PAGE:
The idea is to have the camera hang upside down at your hip, and it’s held to the strap with a loop (called the “FastenR”) that screws into your camera’s tripod mount. Now I know what you’re thinking – “What if that loop unscrews itself?”. Yeah, I had that thought before buying my RS-7 as well. Throughout my experience with the BlackRapid, I’ve not once had to tighten the FastenR after I had screwed it in. Once it’s in there, it’s not going anywhere. The strap itself has a clasp called the “ConnectR”, which hooks on to the FastenR. What’s really great about the ConnectR is that it can swivel; so the camera can spin around while you walk, but it’ll never actually unscrew the FastenR from the camera body. You can also use the ConnectR as leverage when screwing the FastenR into your camera body. This will make sure you get the FastenR screwed in nice and tight. Once the FastenR is connected to the ConnectR, you can screw the ConnectR closed, leaving literally no way for it to detach without you unscrewing it. I personally don’t even go this far, as I found the clasp alone to be secure enough.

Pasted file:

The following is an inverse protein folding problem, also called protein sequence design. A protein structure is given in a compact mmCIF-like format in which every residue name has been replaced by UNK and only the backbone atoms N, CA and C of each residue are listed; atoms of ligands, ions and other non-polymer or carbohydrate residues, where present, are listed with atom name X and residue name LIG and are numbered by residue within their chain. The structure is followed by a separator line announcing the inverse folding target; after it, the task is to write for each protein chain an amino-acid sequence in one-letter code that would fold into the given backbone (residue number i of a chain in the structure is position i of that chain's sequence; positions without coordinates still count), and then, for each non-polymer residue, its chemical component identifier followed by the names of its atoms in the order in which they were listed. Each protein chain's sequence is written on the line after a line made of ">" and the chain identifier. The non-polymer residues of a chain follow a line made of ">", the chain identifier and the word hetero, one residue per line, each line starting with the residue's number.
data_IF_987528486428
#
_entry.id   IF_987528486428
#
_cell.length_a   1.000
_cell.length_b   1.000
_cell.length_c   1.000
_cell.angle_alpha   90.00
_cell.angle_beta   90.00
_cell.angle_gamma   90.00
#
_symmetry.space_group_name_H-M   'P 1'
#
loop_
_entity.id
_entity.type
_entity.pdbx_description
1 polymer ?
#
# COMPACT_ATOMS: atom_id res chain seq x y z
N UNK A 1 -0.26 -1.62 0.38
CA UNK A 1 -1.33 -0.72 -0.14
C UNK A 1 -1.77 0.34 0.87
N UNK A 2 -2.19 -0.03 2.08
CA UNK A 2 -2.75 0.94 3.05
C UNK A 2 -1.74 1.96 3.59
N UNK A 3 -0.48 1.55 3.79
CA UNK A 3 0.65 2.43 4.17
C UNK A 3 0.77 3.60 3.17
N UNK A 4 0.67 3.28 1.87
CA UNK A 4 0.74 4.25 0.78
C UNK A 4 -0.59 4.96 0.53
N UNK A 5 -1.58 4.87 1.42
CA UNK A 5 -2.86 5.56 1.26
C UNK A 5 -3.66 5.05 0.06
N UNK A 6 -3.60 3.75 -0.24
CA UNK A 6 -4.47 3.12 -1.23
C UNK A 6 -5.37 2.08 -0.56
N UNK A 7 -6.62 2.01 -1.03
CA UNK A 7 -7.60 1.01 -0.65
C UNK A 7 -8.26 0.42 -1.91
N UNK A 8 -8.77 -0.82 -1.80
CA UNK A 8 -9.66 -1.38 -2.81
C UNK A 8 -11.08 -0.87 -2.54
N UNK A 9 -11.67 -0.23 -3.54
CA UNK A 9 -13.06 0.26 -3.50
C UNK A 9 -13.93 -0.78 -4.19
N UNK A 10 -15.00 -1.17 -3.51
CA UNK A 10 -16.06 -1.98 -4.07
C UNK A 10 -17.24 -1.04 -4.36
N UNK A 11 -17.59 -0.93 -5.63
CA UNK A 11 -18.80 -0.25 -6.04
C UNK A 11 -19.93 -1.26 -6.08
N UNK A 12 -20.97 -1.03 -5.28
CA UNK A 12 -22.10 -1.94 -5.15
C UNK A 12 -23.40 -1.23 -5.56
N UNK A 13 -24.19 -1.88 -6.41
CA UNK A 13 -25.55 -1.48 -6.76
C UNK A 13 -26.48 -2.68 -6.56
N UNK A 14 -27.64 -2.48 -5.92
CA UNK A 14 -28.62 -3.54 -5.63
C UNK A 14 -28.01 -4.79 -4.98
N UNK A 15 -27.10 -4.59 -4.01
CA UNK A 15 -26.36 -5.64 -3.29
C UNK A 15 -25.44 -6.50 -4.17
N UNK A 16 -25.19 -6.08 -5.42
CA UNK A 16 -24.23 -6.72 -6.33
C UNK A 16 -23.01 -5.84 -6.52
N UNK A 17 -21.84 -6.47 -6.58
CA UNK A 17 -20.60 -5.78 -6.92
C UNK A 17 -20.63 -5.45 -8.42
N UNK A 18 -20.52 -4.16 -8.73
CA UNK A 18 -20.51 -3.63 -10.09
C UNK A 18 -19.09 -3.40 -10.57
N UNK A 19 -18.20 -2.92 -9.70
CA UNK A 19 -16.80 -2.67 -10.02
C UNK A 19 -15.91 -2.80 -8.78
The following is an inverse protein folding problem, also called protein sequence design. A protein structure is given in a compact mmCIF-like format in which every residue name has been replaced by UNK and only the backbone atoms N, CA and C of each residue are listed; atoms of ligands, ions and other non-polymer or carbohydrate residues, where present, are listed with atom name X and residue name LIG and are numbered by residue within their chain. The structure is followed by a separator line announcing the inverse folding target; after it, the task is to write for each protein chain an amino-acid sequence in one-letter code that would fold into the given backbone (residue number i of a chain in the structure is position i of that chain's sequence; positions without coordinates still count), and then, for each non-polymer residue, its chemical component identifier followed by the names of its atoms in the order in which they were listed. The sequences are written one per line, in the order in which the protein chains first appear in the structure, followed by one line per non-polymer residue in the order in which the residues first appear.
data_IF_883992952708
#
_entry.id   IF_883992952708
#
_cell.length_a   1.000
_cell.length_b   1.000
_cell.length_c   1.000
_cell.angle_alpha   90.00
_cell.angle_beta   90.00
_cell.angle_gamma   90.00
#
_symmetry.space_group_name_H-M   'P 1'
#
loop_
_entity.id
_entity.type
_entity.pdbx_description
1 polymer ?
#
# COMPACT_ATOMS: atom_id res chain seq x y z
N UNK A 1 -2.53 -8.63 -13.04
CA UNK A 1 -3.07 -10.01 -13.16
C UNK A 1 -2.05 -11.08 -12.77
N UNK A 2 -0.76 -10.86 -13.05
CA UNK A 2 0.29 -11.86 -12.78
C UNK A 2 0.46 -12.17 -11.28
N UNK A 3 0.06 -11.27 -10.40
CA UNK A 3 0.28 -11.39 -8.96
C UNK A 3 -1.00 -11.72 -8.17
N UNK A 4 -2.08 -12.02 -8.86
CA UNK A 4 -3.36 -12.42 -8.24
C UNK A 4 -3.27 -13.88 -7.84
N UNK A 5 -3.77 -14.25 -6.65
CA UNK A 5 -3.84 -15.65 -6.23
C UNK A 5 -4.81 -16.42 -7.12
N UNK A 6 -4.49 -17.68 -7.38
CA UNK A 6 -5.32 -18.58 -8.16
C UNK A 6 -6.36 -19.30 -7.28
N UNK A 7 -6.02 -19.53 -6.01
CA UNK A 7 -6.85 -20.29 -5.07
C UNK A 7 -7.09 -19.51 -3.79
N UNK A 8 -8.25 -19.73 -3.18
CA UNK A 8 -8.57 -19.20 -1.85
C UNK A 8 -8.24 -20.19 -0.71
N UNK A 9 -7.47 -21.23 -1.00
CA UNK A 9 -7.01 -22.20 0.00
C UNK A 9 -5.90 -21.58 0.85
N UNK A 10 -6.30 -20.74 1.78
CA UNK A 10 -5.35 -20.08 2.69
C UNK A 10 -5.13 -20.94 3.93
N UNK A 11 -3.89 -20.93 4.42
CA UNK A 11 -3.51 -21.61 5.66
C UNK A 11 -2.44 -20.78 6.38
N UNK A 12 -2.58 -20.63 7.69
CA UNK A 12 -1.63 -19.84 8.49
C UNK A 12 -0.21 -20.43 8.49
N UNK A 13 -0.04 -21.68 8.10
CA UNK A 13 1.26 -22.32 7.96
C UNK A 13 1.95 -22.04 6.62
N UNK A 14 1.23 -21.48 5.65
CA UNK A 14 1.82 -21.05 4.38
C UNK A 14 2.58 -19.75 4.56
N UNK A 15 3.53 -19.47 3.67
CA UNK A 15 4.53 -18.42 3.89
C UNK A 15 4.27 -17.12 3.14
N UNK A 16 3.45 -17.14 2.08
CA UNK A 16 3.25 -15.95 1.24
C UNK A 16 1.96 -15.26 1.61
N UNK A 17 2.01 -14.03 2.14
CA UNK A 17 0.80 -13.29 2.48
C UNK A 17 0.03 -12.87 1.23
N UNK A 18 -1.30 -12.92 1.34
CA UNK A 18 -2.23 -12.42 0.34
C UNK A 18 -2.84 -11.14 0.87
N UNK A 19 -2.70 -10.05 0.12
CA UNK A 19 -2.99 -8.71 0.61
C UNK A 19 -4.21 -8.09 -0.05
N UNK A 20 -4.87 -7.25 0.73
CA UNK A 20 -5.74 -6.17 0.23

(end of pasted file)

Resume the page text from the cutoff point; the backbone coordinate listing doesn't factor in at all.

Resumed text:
Having the camera hang freely on your side is only great until you have to bend over to grab something out of your camera bag. So the RS-7 actually has what they call “bumpers” on the strap, which are essentially just clamps that you can use to control how much movement the camera has one the strap. You have one bumper for either side of the ConnectR. This way, you can force the camera to stay put at any place you choose on the strap. I personally find this great when I’m moving around and don’t want my camera swinging around my body like a swing ball. You need to be disciplined about these bumpers though. If you don’t use them, your camera is going to bump against cupboards, doors, and anything it can while you walk. I’ve knocked my camera far too many times because of not using the bumper.
As I mentioned before, wearing the strap is really comfortable. Your right arm and head go through the strap, and the padded part of the strap rests on your left shoulder, with your camera down at your right hip.